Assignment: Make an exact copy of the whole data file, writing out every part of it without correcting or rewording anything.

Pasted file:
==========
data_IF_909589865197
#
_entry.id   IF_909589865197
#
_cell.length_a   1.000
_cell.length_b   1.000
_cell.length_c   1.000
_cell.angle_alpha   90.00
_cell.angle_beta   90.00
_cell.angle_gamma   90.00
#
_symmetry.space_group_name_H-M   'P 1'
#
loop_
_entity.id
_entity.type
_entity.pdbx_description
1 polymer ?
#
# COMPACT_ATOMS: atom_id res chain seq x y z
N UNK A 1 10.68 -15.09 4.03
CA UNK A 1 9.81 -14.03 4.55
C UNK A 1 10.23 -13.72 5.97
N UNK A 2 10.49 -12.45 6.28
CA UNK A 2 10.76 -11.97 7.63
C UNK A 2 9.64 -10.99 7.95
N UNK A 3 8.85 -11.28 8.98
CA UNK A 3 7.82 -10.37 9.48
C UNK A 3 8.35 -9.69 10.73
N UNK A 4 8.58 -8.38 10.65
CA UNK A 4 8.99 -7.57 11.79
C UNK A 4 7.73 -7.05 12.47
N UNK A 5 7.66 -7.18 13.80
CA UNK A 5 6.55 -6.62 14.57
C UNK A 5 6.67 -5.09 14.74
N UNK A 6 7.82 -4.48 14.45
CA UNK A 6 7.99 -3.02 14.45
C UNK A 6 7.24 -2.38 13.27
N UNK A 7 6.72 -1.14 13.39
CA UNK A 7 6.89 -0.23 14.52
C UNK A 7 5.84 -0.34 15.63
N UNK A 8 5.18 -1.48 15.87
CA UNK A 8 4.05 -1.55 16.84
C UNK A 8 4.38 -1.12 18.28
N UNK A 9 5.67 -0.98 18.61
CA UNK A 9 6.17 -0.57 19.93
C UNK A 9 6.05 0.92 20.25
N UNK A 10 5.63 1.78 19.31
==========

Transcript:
data_IF_909589865197
#
_entry.id   IF_909589865197
#
_cell.length_a   1.000
_cell.length_b   1.000
_cell.length_c   1.000
_cell.angle_alpha   90.00
_cell.angle_beta   90.00
_cell.angle_gamma   90.00
#
_symmetry.space_group_name_H-M   'P 1'
#
loop_
_entity.id
_entity.type
_entity.pdbx_description
1 polymer ?
#
# COMPACT_ATOMS: atom_id res chain seq x y z
N UNK A 1 10.68 -15.09 4.03
CA UNK A 1 9.81 -14.03 4.55
C UNK A 1 10.23 -13.72 5.97
N UNK A 2 10.49 -12.45 6.28
CA UNK A 2 10.76 -11.97 7.63
C UNK A 2 9.64 -10.99 7.95
N UNK A 3 8.85 -11.28 8.98
CA UNK A 3 7.82 -10.37 9.48
C UNK A 3 8.35 -9.69 10.73
N UNK A 4 8.58 -8.38 10.65
CA UNK A 4 8.99 -7.57 11.79
C UNK A 4 7.73 -7.05 12.47
N UNK A 5 7.66 -7.18 13.80
CA UNK A 5 6.55 -6.62 14.57
C UNK A 5 6.67 -5.09 14.74
N UNK A 6 7.82 -4.48 14.45
CA UNK A 6 7.99 -3.02 14.45
C UNK A 6 7.24 -2.38 13.27
N UNK A 7 6.72 -1.14 13.39
CA UNK A 7 6.89 -0.23 14.52
C UNK A 7 5.84 -0.34 15.63
N UNK A 8 5.18 -1.48 15.87
CA UNK A 8 4.05 -1.55 16.84
C UNK A 8 4.38 -1.12 18.28
N UNK A 9 5.67 -0.98 18.61
CA UNK A 9 6.17 -0.57 19.93
C UNK A 9 6.05 0.92 20.25
N UNK A 10 5.63 1.78 19.31